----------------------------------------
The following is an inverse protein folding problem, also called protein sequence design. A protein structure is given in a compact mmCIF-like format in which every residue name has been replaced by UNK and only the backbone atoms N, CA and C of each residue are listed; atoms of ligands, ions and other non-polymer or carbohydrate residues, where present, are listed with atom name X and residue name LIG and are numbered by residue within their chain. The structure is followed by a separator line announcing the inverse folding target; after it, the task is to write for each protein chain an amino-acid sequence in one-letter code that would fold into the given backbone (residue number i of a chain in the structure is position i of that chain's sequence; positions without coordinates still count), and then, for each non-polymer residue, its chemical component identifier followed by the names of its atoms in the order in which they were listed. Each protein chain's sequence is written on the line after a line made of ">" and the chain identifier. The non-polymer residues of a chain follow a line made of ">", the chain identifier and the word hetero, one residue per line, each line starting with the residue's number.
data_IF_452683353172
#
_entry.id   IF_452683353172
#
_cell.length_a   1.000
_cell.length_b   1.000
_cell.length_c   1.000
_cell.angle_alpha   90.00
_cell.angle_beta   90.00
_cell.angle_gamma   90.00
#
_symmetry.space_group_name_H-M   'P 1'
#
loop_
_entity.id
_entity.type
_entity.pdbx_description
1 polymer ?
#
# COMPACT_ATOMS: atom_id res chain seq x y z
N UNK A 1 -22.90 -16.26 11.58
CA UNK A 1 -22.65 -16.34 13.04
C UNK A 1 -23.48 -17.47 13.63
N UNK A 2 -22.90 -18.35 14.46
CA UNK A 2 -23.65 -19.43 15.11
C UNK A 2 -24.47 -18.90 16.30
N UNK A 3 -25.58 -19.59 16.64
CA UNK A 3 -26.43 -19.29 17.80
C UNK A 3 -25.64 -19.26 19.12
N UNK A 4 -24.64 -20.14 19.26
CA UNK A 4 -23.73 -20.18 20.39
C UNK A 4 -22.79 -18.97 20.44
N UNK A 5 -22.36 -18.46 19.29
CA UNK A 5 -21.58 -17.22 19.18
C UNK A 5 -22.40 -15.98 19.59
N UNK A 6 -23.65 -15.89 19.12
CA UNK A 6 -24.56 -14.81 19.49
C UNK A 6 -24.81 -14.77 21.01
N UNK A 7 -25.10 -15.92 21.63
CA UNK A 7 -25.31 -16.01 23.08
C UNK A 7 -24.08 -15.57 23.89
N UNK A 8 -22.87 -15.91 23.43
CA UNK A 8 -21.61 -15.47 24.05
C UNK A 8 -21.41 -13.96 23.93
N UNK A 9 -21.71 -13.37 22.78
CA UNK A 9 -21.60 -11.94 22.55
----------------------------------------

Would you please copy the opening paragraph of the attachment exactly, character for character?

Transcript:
The following is an inverse protein folding problem, also called protein sequence design. A protein structure is given in a compact mmCIF-like format in which every residue name has been replaced by UNK and only the backbone atoms N, CA and C of each residue are listed; atoms of ligands, ions and other non-polymer or carbohydrate residues, where present, are listed with atom name X and residue name LIG and are numbered by residue within their chain. The structure is followed by a separator line announcing the inverse folding target; after it, the task is to write for each protein chain an amino-acid sequence in one-letter code that would fold into the given backbone (residue number i of a chain in the structure is position i of that chain's sequence; positions without coordinates still count), and then, for each non-polymer residue, its chemical component identifier followed by the names of its atoms in the order in which they were listed. Each protein chain's sequence is written on the line after a line made of ">" and the chain identifier. The non-polymer residues of a chain follow a line made of ">", the chain identifier and the word hetero, one residue per line, each line starting with the residue's number.